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  2. In our devotions for Lent, we must remember that we are totally lost and without excuse save for the mercies and grace of God in Christ. The Gospel account tells of heartless and cruel religious leaders who, disregarding any show of mercy or kindness for a helpless woman, drag her before Christ in order to use her case in tripping up our Lord. She was trembling with fear and shame as she was cast in the midst. She was most likely in disarray of apparel and the knowledge of her great sin caused her face to burn with the shame of it. Having been caught in the very act, she had no defense and realized that her fate would end in the terrible death of stoning. These religious hypocrites brought the woman alone to Christ. Being politically correct, they did not bring the man whose guilt was at least equal in gravity to that of the woman. Those enemies of the woman who meant her the greatest harm were ironically the agents by which she was brought before the Sovereign who could provide her the greatest good.

    They quoted the Law of Moses to Christ that she should be stoned but, knowing the compassion of Christ in always being merciful, they asked “but what sayest thou?” The text clearly declares their purpose – to find fault with Christ. If He declared the sentence of stoning, He would have been in breach of Roman Law and subject to punishment thereby; but if He granted mercy, He would be in abrogation of the Law of Moses – a double pronged trap!

    Who is this woman? She is a real woman because this account is not a parable. She is a woman of Jerusalem, but she also represents every man woman and child who reads this devotion. Before we came to Christ, we were all worthy of death: we were all without excuse having been taken in our sins red-handed. There was not for the woman, nor for us, any word of defense to offer. The only resort for her, and for us, was the Grace and Mercy of God.

    The woman was silent as the accusations were hurled at her. She dared not even raise her head for shame and fear. But she listened to the Voice – such a tender and compassionate Voice. “….But Jesus stooped down, and with his finger wrote on the ground, as though he heard them not.” This was a common practice in Iran where I lived for more than five years. Writing on the ground was a means of delay in negotiations, or a manner in covering profound embarrassment. But what did Jesus write? We are not told, however, whatever he wrote had a strong impact on the on-lookers. They continued to demand her death when Jesus stood. “….He that is without sin among you, let him first cast a stone at her.” Jesus wrote a second time upon the ground. Again, we know not what, but it could have been related to His comment regarding those who were without sin. In fact, NONE of them were without sin. Perhaps the second writing of Christ on the ground fully revealed their sinfulness for they all departed, convicted by their own consciences, the eldest first, and then the youngest. We may gain insight from Jesus’ writing from Jer 17:13 – “O LORD, the hope of Israel, all that forsake thee shall be ashamed, and they that depart from me shall be written in the earth, because they have forsaken the LORD, the fountain of living waters.”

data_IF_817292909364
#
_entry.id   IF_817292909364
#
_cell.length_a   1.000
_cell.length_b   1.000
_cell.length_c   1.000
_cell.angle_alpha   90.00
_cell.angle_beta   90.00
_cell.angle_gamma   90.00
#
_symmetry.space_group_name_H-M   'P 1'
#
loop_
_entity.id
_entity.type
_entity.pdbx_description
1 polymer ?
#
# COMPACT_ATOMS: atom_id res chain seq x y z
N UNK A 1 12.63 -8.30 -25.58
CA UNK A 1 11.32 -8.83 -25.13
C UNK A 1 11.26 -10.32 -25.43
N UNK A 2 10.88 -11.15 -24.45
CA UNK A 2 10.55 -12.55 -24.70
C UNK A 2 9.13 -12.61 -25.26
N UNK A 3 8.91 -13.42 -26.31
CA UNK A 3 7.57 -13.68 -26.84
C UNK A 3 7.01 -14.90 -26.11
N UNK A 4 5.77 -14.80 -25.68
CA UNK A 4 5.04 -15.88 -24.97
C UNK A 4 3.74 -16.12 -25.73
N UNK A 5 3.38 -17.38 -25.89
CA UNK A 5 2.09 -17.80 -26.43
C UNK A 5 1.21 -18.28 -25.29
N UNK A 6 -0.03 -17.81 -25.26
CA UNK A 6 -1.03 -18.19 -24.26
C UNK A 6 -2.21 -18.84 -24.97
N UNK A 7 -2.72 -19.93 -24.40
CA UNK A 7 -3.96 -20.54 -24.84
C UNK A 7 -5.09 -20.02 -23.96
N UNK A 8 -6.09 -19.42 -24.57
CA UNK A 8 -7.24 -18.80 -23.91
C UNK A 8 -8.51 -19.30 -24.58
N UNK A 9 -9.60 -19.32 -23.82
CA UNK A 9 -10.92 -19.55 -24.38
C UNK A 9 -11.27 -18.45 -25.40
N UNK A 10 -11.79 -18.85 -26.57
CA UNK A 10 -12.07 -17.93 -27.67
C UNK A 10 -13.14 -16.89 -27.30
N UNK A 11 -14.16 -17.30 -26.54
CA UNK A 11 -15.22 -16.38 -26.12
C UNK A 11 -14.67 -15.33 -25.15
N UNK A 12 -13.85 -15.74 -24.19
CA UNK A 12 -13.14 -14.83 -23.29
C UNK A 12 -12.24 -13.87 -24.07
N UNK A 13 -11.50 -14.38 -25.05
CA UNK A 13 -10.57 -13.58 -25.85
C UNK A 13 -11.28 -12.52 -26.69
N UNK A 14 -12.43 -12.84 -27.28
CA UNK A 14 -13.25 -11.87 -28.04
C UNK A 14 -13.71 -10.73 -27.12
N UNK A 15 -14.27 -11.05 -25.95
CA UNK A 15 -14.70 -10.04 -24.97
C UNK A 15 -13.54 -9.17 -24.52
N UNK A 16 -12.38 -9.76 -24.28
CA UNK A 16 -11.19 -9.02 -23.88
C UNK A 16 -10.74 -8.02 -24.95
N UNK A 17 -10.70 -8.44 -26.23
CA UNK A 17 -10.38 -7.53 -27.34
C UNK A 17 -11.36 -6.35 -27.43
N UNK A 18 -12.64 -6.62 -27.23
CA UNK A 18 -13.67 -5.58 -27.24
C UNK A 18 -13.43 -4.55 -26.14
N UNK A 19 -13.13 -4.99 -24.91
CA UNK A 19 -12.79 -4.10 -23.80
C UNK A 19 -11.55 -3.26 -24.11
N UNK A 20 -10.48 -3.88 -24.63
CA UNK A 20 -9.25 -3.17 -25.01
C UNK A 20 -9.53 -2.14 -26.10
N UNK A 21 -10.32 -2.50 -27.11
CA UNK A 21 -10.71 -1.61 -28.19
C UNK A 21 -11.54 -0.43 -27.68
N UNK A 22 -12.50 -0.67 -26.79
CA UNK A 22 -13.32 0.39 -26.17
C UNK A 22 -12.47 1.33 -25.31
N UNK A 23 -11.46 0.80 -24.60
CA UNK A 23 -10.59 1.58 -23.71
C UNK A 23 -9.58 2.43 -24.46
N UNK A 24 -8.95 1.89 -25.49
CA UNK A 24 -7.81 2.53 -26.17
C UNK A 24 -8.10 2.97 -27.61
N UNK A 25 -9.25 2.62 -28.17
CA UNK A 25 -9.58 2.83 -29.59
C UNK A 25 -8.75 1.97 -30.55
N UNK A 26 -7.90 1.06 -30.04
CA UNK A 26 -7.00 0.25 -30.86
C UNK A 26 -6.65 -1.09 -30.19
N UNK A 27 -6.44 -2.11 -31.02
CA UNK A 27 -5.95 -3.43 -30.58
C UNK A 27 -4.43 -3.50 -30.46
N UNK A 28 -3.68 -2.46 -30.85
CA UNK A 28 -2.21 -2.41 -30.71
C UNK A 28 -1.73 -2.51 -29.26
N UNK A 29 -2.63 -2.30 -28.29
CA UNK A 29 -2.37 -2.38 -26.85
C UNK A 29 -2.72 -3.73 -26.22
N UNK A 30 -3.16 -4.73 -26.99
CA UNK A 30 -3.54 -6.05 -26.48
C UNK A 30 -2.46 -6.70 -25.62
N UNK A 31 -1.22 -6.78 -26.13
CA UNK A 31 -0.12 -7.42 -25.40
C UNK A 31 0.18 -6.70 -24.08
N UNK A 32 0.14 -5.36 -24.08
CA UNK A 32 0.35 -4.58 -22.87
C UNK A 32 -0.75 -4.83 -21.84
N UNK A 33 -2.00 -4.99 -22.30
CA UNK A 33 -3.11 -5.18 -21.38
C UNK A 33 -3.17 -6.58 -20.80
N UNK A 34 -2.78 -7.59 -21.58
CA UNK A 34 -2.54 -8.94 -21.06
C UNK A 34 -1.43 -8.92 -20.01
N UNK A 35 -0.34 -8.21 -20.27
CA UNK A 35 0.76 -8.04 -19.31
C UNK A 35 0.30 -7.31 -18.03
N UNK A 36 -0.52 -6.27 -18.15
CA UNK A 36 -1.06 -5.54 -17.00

When Jesus lifted Himself up the second time, the woman continued to hide her face in shame and fear. She and Christ were alone! The day comes when each of us must face Christ alone. It is at that instance that we must accept Him as our Lord. “When Jesus had lifted up himself, and saw none but the woman, he said unto her, Woman, where are those thine accusers? hath no man condemned thee?” These are the first words Jesus spoke to the poor woman, but they were enough to cause her know Him. She timidly looked up into the eyes of her dear Savior and said, “No man, Lord.” Her first words to Christ revealed her acceptance of Him as her Lord. Jesus did not condemn the woman, but forgave her: “Neither do I condemn thee: go, and sin no more.” Once forgiven, we must turn from our sins – a most proper admonition for the Lenten Season.

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  3. Dear Friends, please read the comments by Bishop Jerry Ogles. They truly express the heart of today's reading from John's Gospel.